The original Rocky franchise first hit theatres almost a decade before I was born. In fact, the first four films all hit screens before I had even uttered my first word, and yet it was a staple of mine and the majority of my friends’ childhood well into the ’90s. It may have been the influence of a highly suppressive government to blame for the franchise rise so long after it had originally hit theatres, but its success was massive nonetheless. To date, if you include the last Creed film, which sparked renewed life into the franchise, the total earnings of the first seven films is a phenomenal $1.4 billion.
Before its rebirth in 2015, the franchise was all but dead. Many of us would have been left with great memories of the first four films, and mixed opinions about Rocky V and Rocky Balboa. Since the release of Creed, however, the franchise is back doing what it does best, inspiring a generation of youngsters to overcome challenges in their lives. Moreover, with the switch from a white male lead to a black male lead, its importance cannot be understated – a point that director, Steven Caple Jr. also appreciated during our recent interview. So how does the latest instalment, Creed II, add onto what was one of the best movies of 2015?
…the story is far from a simple one, with each character in the film dealing with their own subset of emotions…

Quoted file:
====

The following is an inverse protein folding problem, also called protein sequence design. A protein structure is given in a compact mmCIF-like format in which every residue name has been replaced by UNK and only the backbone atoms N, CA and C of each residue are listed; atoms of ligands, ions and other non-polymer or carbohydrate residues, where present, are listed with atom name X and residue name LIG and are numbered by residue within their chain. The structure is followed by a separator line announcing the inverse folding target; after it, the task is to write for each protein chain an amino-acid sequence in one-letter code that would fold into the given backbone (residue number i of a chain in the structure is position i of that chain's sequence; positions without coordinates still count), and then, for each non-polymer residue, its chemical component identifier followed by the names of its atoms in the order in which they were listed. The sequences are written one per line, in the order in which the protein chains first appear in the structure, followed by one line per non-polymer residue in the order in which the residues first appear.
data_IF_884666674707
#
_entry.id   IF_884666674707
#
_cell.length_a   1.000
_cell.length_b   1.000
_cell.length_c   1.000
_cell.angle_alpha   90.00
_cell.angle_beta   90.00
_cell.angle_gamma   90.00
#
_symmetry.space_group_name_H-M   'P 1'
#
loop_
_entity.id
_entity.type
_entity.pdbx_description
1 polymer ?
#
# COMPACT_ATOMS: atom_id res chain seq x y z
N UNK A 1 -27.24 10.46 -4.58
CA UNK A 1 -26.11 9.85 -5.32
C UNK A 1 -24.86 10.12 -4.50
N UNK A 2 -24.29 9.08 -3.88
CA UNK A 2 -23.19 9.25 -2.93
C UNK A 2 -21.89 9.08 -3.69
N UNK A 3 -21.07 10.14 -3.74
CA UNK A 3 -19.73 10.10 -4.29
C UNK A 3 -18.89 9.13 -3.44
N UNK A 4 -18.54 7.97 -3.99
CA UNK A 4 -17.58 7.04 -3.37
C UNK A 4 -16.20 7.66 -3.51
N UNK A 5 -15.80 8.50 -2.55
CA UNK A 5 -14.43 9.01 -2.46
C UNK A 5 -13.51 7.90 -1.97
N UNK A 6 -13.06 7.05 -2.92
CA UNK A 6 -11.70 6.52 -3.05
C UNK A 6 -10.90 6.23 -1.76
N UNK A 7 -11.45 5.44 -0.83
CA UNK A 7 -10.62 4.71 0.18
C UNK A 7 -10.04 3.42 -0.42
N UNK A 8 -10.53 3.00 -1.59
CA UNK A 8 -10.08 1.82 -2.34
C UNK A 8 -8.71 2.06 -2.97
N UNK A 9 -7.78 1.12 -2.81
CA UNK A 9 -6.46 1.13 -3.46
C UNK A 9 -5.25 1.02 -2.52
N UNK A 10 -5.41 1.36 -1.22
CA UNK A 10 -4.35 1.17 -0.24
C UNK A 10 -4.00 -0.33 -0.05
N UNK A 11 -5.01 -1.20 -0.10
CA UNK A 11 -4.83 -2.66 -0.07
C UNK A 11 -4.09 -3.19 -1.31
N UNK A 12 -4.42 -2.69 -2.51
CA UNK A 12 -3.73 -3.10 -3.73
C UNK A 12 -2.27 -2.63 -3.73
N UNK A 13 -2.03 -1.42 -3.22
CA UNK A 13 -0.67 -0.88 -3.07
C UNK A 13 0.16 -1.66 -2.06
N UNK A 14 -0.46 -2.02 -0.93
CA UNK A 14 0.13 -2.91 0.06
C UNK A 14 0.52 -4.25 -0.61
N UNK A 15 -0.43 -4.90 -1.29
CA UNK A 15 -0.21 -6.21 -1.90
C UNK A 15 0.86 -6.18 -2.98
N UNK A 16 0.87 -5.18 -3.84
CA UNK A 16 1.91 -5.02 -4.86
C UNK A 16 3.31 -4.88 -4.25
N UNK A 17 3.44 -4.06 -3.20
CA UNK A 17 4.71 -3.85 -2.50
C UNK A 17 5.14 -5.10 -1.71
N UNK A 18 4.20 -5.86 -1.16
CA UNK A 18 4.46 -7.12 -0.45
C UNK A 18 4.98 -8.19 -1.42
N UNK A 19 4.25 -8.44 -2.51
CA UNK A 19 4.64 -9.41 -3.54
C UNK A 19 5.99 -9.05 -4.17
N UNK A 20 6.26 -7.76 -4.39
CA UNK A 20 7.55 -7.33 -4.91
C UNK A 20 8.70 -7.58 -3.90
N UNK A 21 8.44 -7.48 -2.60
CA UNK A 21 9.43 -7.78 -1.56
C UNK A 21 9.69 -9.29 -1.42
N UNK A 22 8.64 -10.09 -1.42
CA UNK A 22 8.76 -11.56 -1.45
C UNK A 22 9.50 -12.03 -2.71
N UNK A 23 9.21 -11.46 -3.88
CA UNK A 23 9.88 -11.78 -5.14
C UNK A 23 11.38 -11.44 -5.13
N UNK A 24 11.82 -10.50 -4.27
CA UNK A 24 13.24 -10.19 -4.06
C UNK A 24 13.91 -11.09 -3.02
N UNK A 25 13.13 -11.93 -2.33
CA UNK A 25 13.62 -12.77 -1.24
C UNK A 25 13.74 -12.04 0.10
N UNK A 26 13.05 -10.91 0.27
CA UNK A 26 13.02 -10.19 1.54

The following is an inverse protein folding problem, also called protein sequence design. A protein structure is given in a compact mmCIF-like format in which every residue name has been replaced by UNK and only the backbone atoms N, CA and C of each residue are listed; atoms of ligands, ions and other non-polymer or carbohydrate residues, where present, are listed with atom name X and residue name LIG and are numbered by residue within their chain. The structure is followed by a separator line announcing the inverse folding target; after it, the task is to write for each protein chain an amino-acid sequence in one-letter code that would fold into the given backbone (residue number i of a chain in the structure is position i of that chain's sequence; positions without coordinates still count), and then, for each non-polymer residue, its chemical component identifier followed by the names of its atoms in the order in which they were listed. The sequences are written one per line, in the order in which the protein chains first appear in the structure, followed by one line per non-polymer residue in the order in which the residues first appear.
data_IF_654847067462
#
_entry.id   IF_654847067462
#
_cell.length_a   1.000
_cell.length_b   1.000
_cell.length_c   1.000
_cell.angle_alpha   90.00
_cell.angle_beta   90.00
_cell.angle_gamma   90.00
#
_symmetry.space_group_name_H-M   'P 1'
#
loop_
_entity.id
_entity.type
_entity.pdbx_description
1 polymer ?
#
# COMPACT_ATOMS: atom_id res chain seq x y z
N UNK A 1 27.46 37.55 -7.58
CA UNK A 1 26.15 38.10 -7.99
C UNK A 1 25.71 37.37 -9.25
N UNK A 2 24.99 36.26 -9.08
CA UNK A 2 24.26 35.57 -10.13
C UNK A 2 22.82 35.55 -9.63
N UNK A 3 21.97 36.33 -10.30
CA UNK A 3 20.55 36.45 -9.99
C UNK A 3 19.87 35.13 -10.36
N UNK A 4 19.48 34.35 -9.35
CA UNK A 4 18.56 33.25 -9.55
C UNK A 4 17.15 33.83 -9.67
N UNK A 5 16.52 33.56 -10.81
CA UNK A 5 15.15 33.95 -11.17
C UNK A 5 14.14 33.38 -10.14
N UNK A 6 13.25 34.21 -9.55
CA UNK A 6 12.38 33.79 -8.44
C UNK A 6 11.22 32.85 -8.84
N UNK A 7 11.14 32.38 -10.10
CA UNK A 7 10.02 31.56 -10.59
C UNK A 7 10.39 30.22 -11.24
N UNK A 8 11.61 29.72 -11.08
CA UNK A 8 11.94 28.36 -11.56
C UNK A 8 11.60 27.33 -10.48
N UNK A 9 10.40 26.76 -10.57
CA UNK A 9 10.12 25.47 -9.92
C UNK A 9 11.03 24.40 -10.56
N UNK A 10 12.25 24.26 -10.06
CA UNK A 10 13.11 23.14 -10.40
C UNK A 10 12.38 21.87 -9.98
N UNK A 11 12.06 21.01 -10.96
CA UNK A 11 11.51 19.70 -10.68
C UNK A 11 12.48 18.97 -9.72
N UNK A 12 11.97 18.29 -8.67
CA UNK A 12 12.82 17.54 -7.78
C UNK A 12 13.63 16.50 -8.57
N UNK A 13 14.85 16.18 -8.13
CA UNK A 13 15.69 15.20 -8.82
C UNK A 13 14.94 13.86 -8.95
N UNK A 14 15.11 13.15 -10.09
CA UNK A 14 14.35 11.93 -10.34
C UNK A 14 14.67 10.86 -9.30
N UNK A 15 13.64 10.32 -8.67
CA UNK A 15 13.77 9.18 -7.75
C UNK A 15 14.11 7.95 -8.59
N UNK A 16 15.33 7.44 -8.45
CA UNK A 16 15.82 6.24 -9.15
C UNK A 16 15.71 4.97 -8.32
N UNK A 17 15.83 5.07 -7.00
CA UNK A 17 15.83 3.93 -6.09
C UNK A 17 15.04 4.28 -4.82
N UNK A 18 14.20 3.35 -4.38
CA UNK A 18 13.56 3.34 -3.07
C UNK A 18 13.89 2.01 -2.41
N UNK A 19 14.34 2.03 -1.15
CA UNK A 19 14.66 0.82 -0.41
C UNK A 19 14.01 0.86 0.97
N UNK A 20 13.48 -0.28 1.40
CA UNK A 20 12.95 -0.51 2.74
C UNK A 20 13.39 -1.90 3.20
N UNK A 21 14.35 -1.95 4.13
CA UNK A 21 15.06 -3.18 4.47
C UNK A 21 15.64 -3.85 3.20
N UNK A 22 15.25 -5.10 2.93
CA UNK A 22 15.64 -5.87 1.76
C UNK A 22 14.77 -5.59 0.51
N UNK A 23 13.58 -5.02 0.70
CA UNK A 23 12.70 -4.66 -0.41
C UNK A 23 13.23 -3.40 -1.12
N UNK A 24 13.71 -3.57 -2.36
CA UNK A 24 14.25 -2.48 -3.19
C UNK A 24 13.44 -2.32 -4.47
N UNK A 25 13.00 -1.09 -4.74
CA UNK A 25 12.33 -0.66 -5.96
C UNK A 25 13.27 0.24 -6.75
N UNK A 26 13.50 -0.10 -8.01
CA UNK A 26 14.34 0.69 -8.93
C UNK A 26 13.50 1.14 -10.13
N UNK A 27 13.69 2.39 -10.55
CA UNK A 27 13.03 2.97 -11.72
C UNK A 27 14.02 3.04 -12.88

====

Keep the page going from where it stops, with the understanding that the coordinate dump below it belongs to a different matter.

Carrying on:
Creed II starts off with high energy, with Adonis Creed winning his maiden world heavyweight boxing title. Things are looking up for the Creed team, Rocky included, before a curveball lands at his doorstep, threatening to unsettle his status. In classic Rocky fashion, the film hits you right in the feels with a series of tragedies the ‘protagonist’ will have to overcome to reach the peak yet again. It seems a simple formula on paper, but the story is far from a simple one, with each character in the film dealing with their own subset of emotions, baggage and traumas along the way. For Adonis, the first of these challenges arises when Viktor Drago, son of Ivan Drago – who killed Apollo Creed in the ring way back in Rocky IV – challenges him to a boxing match, instigated by boxing promoter, Buddy Marcellus, the film’s strange take on a Don King type of character.
Marcellus tempts Creed into the fight by means of a rather thinly premised do-or-die type of scenario, attempting to persuade him to create a narrative to his boxing crown to be remembered for decades. This, to me, was one of the lowlights of the film. Just to put it into perspective, a promoter is trying to convince someone to take a fight with the son of your father’s ‘killer’. Do we really need any additional motivation other than playing on some unresolved emotions? Why do we need to add additional substance to an already substantial motivation, probably the most powerful, revenge?
…Ivan trains Viktor to be a ruthless boxer, hoping to recapture the glory days…
At the same time, a few other subplots take place that feels more like an attempt to bring character development to the supporting roles, but without sufficient substance in the end. For starters, Bianca Taylor, Creed’s long-term girlfriend, is tired of playing gigs in Philadelphia and wishes to pursue bigger deals in Los Angeles. After a quick glimpse into just one performance, we don’t get to see anything else unfold in this story arc.